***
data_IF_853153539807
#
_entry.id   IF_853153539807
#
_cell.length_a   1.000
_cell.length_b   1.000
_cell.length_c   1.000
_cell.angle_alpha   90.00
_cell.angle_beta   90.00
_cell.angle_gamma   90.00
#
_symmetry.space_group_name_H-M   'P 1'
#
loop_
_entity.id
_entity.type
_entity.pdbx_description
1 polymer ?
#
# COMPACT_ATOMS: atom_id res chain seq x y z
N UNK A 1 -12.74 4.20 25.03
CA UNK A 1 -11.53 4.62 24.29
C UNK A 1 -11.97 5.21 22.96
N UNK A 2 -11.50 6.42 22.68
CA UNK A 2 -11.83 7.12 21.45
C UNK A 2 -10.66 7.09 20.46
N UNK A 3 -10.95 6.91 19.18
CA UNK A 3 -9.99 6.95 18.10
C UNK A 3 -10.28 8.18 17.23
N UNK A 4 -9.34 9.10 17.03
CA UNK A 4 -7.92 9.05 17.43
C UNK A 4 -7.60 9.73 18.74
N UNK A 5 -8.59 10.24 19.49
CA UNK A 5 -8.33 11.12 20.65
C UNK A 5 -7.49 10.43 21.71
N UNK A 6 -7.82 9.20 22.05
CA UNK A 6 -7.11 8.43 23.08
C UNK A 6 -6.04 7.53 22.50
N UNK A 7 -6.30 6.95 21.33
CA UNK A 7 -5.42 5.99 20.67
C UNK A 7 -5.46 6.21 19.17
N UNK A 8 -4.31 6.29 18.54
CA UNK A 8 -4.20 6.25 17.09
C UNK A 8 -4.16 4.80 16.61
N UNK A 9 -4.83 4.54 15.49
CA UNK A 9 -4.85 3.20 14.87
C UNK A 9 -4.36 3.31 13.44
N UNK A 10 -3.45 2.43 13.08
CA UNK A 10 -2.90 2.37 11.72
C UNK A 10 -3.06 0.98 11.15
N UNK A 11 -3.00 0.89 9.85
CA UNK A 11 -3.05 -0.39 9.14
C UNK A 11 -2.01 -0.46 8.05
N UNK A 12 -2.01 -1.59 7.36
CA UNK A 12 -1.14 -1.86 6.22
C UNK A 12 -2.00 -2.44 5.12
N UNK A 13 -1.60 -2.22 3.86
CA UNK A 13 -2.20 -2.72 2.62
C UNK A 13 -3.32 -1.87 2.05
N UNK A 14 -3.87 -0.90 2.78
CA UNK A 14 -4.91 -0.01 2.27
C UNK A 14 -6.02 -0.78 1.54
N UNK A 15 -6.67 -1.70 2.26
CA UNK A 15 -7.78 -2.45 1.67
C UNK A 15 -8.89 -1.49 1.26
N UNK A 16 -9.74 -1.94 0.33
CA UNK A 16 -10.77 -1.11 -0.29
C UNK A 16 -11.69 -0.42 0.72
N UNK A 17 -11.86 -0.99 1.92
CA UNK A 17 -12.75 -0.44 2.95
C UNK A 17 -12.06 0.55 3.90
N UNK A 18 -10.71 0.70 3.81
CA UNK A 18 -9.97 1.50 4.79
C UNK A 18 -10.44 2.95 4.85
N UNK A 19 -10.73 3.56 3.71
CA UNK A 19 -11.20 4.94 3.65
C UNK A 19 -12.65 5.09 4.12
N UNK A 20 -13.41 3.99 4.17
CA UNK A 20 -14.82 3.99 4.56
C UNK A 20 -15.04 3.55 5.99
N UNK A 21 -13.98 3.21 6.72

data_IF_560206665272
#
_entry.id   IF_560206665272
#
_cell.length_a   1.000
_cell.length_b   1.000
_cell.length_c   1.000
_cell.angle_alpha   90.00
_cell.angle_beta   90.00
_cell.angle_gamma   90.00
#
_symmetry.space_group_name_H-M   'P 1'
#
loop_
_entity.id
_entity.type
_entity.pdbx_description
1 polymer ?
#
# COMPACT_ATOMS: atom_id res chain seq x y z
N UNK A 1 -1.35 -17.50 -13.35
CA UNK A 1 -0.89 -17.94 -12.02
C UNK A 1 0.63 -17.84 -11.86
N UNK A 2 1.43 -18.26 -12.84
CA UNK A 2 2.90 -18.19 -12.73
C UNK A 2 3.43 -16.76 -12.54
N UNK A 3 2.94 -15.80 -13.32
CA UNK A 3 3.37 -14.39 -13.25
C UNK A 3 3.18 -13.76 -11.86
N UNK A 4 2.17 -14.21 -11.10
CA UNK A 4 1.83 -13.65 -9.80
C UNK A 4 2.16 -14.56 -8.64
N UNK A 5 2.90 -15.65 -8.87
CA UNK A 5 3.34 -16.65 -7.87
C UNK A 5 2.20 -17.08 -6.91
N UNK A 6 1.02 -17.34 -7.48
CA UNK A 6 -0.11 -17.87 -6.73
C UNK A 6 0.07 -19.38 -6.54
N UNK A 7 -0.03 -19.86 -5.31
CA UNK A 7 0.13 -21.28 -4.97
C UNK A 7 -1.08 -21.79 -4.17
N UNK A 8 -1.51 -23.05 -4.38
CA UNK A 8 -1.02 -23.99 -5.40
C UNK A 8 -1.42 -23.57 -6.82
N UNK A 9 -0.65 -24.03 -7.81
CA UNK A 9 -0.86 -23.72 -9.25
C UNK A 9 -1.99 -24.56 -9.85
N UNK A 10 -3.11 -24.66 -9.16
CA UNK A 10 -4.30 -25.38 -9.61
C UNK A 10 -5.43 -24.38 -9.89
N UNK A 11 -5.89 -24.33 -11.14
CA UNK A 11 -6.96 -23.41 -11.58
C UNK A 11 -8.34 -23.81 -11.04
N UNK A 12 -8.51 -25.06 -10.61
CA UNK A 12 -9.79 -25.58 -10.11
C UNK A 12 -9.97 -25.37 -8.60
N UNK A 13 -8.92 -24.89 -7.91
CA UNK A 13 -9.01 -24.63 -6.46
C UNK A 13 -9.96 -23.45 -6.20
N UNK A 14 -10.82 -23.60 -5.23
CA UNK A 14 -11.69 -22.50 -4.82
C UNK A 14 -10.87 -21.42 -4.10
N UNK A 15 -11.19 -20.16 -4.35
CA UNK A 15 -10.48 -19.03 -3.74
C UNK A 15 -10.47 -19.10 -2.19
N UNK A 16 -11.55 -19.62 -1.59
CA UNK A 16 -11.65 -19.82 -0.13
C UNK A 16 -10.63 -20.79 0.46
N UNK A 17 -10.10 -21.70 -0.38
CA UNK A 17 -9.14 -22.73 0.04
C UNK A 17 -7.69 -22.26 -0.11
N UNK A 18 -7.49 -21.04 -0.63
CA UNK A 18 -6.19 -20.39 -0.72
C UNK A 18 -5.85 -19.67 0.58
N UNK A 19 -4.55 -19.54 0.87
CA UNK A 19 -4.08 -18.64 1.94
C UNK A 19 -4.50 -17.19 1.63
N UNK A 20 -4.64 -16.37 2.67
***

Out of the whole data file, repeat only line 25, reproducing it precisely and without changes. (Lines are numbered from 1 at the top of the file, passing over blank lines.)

CA UNK A 2 -11.83 7.12 21.45